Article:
They go by several names depending on your geography and the application: plumbing check vent, under counter vent, cheater vent, sink vent pipe, and perhaps others.
What is a Check Vent?
A check vent acts as an air vent for a drain. For drain lines to work properly, they must draw in air for waste water to flow away without gurgling. Each drain in a home must have its own air vent. Drains get air in one of two ways — by a vent pipe which extend up through the roof or a check vent (sometimes known as a cheater vent in site built homes).
Why are Check Vents Used?
In most communities, plumbing codes do now allow check vents to be used in site-built homes. HUD code does allow them to be used in manufactured homes. In manufactured homes, check vents are normally found just on sink drains. Generally (but not always) you won’t find them on tub and shower drains and you should never find them on a toilet drain.
Installing a check vent is much simpler than running a pipe up through the roof. To save money, many mobile home manufacturers opt to use check vents under sinks rather than spending time to run a vent pipe up through the roof.
How does a Check Vent Work?
When water is released from the sink into the drain, the check vent opens and allows air into the drain pipe so the water can smoothly flow away. It opens by suction. However, if the drain pipe is plugged or running slow and the water starts to back-up, the check vent will close preventing any water from spilling. When not in use, the check vent remains closed to prevent any sewer gases from escaping.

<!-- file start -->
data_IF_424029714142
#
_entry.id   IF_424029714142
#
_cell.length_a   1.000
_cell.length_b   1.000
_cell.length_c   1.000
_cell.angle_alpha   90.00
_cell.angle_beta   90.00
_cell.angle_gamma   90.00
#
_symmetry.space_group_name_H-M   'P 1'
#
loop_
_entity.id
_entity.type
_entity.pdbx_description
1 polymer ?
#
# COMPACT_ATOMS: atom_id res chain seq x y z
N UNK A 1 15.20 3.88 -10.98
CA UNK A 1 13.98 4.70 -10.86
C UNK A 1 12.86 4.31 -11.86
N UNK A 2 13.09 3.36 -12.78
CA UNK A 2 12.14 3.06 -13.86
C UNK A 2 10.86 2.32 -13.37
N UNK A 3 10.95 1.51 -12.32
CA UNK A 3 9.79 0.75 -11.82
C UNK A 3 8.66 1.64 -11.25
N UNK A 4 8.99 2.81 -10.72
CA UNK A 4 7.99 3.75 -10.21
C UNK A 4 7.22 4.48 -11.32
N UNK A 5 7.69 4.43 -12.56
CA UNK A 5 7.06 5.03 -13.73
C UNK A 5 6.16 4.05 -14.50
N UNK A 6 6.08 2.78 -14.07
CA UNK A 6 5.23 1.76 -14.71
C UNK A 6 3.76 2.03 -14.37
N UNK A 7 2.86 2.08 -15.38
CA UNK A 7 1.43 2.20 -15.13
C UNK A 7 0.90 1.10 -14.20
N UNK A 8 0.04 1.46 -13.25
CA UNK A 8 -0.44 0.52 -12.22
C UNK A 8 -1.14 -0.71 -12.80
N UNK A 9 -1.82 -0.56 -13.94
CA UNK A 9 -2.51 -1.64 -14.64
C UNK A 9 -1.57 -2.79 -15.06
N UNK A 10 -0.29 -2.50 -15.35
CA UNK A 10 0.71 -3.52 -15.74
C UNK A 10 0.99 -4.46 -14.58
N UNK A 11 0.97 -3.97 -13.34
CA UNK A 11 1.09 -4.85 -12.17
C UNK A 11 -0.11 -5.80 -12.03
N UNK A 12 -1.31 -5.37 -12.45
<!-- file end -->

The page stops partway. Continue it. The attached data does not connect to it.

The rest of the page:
How Can I Tell if a Check Vent Needs Replacing?
If you constantly smell sewer gases underneath your sink, then your check vent may not be closing properly and should be replaced. If you drain backs-up and you see waste water underneath your sink, your check vent may be leaking and should be replaced.
If your drain gurgles, runs slow or hisses, the problem may or may not be your check vent. Remove your check vent, set a pail underneath the pipe and then run water into your drain again. If the gurgling, slowness or hissing stops, then replace the check vent. If the drain still gurgles or runs slow, then the problem is not the check vent and more likely a plugged drain.
How Do I Replace a Check Vent?
Fortunately replacing a check vent is one of the easiest plumbing repairs you can make. Simply unscrew the check vent using a pair of big (slip-joint) pliers. To install the new check vent, first, apply some joint tape or sealant to the threads and screw back in. Tighten with a pair of pliers but don’t overtighten.
You can find a quality check vent in our store using the link below that will replace most vents found under the sink.